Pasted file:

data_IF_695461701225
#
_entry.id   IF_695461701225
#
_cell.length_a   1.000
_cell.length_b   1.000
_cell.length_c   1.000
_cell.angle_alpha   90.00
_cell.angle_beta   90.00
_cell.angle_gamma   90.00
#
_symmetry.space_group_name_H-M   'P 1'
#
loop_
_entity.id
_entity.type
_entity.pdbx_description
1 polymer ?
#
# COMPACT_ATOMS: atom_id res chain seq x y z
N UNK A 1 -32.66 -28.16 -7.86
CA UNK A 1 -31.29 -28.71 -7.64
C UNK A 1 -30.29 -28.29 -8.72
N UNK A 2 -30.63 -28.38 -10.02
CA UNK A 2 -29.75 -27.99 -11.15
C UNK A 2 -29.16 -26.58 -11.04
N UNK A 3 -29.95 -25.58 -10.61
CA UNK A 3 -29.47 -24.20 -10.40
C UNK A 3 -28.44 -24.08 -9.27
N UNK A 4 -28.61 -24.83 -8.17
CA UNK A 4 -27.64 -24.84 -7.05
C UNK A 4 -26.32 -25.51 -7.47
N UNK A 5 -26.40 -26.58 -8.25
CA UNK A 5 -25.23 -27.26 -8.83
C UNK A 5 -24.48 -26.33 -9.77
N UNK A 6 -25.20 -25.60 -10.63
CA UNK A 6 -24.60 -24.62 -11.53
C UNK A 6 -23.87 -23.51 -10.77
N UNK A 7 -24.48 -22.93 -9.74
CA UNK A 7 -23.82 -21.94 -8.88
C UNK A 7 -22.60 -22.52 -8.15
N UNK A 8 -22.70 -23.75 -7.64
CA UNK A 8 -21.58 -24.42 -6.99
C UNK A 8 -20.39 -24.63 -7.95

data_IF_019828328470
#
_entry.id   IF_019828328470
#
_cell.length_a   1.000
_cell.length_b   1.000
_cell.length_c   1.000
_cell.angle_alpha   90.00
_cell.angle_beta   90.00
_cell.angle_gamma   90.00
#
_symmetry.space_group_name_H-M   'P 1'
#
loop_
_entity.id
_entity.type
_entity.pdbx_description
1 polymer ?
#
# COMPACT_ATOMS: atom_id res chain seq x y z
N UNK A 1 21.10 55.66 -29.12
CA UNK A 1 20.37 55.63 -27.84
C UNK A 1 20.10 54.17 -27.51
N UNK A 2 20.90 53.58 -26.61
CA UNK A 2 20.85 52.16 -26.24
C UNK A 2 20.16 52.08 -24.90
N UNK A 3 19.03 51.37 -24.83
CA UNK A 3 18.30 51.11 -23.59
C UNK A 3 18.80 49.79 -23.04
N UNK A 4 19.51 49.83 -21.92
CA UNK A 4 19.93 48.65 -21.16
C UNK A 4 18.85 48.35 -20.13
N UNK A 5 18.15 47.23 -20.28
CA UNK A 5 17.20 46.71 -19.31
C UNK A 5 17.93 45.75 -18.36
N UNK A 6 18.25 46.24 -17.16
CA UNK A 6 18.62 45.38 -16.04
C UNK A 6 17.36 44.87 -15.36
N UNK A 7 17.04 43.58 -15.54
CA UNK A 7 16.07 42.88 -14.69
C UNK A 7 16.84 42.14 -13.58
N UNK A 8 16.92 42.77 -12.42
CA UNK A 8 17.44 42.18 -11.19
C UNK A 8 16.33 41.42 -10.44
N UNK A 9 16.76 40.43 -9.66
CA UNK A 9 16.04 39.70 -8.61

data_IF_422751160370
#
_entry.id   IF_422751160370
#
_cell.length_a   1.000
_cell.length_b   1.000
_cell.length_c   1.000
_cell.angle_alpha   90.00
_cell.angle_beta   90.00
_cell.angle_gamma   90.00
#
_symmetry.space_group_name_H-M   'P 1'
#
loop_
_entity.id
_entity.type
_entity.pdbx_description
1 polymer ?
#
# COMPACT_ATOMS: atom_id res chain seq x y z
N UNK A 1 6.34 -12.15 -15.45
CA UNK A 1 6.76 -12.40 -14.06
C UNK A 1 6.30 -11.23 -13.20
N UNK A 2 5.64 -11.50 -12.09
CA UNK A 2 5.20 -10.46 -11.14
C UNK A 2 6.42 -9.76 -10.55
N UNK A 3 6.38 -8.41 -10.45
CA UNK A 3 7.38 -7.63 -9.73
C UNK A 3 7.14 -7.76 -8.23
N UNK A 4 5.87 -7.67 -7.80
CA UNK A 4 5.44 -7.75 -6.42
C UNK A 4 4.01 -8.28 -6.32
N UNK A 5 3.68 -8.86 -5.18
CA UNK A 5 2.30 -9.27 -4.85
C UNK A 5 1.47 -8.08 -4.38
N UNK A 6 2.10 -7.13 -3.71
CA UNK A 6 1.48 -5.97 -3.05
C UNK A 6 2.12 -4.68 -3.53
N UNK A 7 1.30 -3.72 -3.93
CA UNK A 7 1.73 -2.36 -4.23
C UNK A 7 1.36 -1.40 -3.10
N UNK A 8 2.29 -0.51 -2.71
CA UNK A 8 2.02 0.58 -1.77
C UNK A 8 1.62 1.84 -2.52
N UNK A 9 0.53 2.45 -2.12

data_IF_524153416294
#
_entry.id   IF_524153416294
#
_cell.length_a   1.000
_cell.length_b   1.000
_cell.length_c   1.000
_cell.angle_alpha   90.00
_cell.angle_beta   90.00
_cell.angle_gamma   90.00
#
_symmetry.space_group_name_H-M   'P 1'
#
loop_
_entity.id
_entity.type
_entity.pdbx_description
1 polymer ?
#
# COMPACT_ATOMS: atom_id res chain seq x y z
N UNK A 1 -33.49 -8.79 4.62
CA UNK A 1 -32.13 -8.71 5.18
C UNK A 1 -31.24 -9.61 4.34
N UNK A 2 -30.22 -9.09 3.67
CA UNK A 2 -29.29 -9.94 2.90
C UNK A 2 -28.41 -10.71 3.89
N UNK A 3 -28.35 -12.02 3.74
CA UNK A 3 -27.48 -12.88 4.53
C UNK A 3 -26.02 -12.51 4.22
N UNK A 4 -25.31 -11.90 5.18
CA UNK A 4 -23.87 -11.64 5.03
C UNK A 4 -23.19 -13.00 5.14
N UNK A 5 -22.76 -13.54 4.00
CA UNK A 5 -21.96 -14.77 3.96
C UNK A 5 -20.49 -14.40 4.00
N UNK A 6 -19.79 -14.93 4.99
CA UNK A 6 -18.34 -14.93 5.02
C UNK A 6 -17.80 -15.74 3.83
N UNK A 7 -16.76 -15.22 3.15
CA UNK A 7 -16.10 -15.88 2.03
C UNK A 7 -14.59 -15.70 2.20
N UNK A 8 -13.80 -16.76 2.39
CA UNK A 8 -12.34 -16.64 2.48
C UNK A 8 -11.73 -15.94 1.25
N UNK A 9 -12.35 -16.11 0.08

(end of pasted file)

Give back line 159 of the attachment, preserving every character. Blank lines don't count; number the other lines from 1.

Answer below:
N UNK A 2 -30.22 -9.09 3.67